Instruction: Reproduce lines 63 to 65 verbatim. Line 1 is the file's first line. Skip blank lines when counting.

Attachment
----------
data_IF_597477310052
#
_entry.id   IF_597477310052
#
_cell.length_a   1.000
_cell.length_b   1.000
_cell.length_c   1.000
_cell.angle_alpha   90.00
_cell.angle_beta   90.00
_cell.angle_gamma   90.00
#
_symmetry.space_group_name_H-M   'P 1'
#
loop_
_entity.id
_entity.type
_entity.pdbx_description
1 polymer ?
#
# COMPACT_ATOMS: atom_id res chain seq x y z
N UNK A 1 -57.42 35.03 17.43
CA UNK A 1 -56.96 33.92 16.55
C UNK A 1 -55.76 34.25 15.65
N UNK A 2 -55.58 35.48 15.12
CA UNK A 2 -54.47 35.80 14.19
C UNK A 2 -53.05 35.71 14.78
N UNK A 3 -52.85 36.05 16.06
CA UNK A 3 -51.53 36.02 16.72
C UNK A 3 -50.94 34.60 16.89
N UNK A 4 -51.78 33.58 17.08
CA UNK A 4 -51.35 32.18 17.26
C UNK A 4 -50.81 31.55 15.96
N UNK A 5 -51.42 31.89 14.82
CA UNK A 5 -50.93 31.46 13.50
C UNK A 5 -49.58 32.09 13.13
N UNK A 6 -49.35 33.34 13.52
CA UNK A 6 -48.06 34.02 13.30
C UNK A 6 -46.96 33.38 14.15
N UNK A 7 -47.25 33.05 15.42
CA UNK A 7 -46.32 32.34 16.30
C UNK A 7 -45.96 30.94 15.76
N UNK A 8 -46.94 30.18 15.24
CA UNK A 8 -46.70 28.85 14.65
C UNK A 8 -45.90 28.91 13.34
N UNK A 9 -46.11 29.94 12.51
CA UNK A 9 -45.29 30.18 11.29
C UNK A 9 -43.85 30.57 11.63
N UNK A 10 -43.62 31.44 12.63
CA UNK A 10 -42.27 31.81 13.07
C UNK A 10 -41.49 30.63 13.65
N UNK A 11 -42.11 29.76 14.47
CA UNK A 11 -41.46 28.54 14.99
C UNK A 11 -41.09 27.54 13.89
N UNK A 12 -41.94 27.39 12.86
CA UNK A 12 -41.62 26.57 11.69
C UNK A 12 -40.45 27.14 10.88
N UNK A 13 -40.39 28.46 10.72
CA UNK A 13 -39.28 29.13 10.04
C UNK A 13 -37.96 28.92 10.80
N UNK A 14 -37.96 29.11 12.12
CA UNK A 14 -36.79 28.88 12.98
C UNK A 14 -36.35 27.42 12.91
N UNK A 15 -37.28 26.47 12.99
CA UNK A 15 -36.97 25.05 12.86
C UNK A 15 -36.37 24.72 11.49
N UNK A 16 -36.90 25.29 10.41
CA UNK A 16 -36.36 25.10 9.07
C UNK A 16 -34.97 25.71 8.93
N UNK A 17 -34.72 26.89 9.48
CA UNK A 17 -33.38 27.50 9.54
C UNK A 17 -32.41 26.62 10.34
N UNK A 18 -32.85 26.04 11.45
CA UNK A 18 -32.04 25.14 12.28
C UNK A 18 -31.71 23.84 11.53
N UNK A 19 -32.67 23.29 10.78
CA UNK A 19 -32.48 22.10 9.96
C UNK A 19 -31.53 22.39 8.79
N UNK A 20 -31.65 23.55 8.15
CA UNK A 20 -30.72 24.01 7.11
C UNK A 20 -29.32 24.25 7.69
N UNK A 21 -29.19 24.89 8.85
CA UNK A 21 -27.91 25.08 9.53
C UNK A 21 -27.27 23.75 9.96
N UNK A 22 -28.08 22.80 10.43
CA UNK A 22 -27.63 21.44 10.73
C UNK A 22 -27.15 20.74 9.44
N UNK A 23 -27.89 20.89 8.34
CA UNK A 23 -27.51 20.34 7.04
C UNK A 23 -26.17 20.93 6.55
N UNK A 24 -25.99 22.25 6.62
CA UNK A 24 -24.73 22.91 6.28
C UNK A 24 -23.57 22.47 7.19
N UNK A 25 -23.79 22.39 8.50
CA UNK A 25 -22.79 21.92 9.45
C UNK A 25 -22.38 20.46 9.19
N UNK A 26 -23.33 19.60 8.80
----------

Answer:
N UNK A 15 -37.28 26.47 12.99
CA UNK A 15 -36.97 25.05 12.86
C UNK A 15 -36.37 24.72 11.49